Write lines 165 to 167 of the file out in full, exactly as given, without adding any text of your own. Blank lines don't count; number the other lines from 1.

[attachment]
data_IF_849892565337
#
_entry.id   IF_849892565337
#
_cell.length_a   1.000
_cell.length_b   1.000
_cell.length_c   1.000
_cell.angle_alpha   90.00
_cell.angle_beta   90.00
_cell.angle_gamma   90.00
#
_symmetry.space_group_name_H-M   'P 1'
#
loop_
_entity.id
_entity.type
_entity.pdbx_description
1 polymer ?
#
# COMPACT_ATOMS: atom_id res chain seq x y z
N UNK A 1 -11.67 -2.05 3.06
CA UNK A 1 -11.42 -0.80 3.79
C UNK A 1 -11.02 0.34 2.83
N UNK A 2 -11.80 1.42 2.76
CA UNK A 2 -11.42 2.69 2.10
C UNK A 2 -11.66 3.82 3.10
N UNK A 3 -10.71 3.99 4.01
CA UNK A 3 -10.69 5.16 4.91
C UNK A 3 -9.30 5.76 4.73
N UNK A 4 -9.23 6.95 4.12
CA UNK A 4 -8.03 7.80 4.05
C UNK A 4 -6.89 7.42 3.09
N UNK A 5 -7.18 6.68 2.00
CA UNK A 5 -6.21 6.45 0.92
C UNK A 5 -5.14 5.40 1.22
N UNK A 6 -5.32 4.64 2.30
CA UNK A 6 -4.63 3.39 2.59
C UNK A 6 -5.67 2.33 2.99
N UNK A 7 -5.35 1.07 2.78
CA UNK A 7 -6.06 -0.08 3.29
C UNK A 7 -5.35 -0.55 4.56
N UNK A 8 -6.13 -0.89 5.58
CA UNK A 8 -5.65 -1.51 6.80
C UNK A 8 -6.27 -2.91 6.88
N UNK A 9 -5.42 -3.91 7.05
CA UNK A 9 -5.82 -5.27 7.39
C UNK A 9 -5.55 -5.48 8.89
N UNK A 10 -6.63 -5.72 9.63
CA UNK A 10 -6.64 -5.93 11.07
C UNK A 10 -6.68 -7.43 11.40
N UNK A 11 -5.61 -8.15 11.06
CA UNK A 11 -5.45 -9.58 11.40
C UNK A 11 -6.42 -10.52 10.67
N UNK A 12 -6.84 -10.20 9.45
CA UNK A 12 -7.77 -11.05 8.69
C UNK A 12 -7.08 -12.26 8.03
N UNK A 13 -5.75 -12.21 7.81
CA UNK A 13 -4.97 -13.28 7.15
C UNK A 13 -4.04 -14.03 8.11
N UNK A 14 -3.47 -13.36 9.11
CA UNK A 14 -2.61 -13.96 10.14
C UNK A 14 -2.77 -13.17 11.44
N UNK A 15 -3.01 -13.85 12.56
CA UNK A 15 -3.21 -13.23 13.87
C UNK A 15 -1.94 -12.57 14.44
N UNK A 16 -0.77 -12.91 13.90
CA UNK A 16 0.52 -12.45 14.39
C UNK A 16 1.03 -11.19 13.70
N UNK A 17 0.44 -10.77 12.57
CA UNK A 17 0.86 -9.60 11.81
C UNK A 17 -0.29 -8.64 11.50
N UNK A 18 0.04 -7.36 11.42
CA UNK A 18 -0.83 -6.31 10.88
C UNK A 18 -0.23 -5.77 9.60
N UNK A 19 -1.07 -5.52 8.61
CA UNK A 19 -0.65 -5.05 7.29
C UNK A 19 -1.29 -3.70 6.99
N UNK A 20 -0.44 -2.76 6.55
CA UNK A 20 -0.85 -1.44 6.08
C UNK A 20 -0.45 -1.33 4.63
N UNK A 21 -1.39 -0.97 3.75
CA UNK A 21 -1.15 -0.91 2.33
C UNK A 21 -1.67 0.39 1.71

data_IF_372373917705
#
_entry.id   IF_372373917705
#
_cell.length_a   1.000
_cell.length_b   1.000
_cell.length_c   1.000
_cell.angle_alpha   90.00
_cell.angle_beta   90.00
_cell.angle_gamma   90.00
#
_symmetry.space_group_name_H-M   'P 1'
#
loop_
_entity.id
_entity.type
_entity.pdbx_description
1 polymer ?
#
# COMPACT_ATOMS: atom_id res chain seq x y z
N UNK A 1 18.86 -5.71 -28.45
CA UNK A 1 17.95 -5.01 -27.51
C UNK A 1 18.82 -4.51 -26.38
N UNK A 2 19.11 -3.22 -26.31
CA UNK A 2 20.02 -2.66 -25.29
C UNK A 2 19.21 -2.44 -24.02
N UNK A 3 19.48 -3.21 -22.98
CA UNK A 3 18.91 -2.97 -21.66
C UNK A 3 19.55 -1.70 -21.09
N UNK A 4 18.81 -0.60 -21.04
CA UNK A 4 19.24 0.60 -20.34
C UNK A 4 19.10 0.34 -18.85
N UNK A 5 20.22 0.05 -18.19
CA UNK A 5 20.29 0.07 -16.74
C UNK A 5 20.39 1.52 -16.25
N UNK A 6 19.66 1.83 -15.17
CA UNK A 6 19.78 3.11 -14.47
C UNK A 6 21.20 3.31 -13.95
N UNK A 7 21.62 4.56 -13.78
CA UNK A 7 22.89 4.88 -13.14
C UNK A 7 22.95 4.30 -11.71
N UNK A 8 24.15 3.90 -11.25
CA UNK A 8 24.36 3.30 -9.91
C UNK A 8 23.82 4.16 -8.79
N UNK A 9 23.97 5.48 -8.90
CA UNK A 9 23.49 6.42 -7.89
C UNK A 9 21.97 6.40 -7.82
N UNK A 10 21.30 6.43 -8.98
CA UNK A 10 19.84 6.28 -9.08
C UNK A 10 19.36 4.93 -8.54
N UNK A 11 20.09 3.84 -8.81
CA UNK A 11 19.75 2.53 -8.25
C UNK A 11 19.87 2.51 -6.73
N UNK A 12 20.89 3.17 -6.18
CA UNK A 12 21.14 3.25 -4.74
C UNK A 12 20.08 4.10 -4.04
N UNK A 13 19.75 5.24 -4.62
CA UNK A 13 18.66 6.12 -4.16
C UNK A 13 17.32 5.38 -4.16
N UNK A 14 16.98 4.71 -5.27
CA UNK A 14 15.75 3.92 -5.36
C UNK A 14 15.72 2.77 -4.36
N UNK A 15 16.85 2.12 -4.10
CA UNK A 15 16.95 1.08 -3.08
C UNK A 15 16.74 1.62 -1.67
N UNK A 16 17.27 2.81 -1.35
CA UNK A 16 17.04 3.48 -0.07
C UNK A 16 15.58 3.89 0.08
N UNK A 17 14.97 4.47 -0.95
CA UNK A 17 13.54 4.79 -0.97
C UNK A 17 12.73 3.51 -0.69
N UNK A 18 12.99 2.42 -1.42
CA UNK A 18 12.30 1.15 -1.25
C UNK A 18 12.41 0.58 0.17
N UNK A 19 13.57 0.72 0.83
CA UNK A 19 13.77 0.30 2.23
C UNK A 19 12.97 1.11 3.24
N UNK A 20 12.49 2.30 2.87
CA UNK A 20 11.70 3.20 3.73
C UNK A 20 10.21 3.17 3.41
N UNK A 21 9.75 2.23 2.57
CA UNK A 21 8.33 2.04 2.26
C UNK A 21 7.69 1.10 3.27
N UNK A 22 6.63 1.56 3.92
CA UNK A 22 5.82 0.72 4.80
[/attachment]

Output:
CA UNK A 21 8.33 2.04 2.26
C UNK A 21 7.69 1.10 3.27
N UNK A 22 6.63 1.56 3.92